The Outrage is lightning-quick out of the hole. With a normally tuned 120 it rides on only the last 6 feet of keel which I think is really cool! But, trying a change of direction at full onions is something you will want to avoid.


  • I increased the size of the cockpit about a foot forward and a couple inches aft.
  • The seats are back to back and fold down.
  • I added a flat floor with storage access.
  • The coaming rises above the deck plywood only 1" and is filleted with putty. The coaming is covered with padded vinyl as is the dashboard.
  • The transom is 1/2" thicker.
  • I added a 26 gal(approx.) custom built ply/glass tank under the floor at the center of gravity. I would be happy to send you the drawings for your opinion.

The change in the rear involved using more wood and building a rear end like a 70-80's vintage production model with the motor well being about 1/3 the width of the transom. The boat is heavier as a result and it really was a pain in the neck but it looks cool. Anyway, the design in the plans is the way to go on that score.

The change forward involved a thicker dashboard joist mounted to the carling/coaming between the 3rd and 4th frames. The carling/coaming are thicker and higher than the design and made of vertical grain cherry (EXPENSIVE here in Japan). They really were beautiful but now covered up completely.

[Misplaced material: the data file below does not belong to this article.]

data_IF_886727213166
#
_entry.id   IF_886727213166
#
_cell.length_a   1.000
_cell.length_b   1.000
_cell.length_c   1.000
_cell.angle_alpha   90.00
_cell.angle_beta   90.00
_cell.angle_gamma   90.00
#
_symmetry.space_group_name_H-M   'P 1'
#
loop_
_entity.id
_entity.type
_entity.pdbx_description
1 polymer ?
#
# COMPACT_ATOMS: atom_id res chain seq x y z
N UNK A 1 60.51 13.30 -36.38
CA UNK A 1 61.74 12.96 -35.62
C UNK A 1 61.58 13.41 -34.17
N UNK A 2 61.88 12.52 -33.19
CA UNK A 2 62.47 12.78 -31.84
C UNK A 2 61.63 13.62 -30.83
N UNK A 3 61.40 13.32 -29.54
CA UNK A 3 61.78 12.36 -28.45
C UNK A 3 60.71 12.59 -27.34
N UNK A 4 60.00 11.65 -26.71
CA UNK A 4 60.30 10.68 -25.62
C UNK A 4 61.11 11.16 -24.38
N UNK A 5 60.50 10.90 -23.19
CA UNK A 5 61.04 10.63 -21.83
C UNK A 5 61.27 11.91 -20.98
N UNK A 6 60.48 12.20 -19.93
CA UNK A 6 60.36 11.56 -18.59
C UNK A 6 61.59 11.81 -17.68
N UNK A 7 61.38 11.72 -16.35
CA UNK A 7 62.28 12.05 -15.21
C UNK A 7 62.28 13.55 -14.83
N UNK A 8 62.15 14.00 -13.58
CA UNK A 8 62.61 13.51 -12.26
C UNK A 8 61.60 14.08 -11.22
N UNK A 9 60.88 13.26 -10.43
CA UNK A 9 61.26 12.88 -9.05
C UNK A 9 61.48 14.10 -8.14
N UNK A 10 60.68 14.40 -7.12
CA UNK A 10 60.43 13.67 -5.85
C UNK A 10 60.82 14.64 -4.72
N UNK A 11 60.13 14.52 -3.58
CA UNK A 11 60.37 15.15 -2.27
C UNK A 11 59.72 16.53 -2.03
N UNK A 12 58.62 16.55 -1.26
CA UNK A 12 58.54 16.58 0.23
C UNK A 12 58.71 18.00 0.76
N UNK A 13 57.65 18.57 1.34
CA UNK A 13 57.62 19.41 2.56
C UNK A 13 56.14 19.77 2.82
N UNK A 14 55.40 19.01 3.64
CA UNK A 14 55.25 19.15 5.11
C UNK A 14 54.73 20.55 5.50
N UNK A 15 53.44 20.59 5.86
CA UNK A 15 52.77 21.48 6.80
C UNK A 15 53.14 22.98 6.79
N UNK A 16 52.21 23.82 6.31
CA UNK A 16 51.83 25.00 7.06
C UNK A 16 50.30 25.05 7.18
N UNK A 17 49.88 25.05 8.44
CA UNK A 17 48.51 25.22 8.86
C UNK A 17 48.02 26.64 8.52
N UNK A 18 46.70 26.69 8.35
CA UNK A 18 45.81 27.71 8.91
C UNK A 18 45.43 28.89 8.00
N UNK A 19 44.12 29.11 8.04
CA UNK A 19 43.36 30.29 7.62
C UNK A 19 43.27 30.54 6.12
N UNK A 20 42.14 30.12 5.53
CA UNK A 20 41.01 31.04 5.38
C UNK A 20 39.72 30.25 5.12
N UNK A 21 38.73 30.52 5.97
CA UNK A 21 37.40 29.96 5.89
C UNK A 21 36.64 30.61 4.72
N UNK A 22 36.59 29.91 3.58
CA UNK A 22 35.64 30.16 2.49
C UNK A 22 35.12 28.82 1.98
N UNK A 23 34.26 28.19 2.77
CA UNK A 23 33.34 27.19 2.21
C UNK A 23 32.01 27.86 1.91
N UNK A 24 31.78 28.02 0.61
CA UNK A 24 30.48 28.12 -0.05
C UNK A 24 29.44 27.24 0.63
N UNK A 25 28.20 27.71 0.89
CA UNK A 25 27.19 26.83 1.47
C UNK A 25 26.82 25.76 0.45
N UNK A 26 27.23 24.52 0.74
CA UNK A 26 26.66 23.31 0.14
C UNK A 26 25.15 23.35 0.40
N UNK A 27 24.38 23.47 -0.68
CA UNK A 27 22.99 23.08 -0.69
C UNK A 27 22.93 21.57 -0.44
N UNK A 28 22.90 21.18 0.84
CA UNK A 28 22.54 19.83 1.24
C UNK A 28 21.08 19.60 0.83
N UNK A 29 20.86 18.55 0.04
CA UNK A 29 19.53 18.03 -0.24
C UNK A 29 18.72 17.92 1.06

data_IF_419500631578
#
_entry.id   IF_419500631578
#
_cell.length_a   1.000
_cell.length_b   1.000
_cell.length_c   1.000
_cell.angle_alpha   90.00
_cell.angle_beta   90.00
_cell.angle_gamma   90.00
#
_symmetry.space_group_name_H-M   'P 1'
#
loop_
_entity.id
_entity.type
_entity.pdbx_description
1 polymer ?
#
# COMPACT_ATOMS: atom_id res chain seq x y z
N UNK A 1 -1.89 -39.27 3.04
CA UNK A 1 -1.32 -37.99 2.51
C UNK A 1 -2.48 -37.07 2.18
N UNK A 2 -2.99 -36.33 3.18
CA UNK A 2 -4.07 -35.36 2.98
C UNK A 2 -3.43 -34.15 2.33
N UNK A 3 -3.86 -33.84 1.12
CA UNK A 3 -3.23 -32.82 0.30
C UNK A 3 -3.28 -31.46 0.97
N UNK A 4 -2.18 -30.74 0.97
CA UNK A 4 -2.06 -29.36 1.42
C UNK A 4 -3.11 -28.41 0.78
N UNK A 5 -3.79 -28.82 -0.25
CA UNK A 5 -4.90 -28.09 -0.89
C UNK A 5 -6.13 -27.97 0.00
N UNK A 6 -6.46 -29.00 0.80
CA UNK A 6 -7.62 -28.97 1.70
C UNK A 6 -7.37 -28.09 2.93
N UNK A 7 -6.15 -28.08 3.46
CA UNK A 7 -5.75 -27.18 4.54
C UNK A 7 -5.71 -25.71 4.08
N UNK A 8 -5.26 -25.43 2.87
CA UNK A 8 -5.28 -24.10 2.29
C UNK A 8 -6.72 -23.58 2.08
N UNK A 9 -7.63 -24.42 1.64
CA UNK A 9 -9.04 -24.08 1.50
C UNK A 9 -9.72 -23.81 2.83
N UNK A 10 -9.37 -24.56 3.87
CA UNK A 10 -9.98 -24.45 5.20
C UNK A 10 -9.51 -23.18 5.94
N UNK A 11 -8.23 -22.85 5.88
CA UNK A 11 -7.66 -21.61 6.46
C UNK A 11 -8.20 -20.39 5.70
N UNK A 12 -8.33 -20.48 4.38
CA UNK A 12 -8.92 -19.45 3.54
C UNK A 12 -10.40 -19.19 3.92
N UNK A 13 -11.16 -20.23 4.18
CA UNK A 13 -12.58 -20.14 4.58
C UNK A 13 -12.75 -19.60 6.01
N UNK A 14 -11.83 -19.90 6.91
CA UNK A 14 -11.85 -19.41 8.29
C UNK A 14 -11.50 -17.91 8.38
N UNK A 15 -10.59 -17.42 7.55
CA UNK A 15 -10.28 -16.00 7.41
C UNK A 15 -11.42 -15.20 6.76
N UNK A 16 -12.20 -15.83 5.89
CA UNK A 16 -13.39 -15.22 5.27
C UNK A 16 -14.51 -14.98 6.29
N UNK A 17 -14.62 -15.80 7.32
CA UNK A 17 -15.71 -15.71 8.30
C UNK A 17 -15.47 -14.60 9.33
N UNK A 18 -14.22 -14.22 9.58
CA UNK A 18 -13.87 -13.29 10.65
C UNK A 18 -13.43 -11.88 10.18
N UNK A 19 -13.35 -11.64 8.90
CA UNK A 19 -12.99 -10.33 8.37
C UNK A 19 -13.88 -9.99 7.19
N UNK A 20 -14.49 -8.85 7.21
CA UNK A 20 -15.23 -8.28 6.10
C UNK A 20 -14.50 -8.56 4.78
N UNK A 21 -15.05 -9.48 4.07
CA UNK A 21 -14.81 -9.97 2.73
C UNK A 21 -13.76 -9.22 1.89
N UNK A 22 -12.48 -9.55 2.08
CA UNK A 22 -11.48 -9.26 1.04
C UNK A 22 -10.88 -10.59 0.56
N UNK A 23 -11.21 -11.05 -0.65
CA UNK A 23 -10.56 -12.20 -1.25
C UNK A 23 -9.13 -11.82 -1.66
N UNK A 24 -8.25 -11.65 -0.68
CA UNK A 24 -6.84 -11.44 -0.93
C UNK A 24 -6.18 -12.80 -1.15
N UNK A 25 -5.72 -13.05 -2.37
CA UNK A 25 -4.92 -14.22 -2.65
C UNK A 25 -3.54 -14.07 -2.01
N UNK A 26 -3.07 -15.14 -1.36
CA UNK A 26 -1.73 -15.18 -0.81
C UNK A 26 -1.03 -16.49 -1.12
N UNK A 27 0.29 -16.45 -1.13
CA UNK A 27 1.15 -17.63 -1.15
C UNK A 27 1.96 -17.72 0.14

I don't know if these changes were prudent or dangerous but I approached them carefully and logically. I hope they are over-engineered. Anyway no related problems since. I would not recommend these changes to anyone.

Mike Irace Lake Biwa, Japan

The following is in response to my question about the response of the local people to the Outrage.



No the shape of the outrage is not strange here. But it is not like any other boat at my marina. Most are larger, more comfortable types.

But the list of non-professionals who would even attempt to build his own boat over here is extremely short. The first day I trailered her to the marina for her maiden, the crowd that gathered was very excited. They said it looked too fast. They were also amazed that anyone would build his own. There were also many comments about how surprised they were that a hand-made boat could look so finished.

Thanks again. Always happy to answer any questions.

Mike Irace


Inboard Hardware: Stuffing Box Packing

"I have one question about installing the flax packing. Do I need the entire flax packing when installing it in the stuffing box or do I have to match the contour of the stuffing box. Anything else I should know about installing the flax packing?" ...FS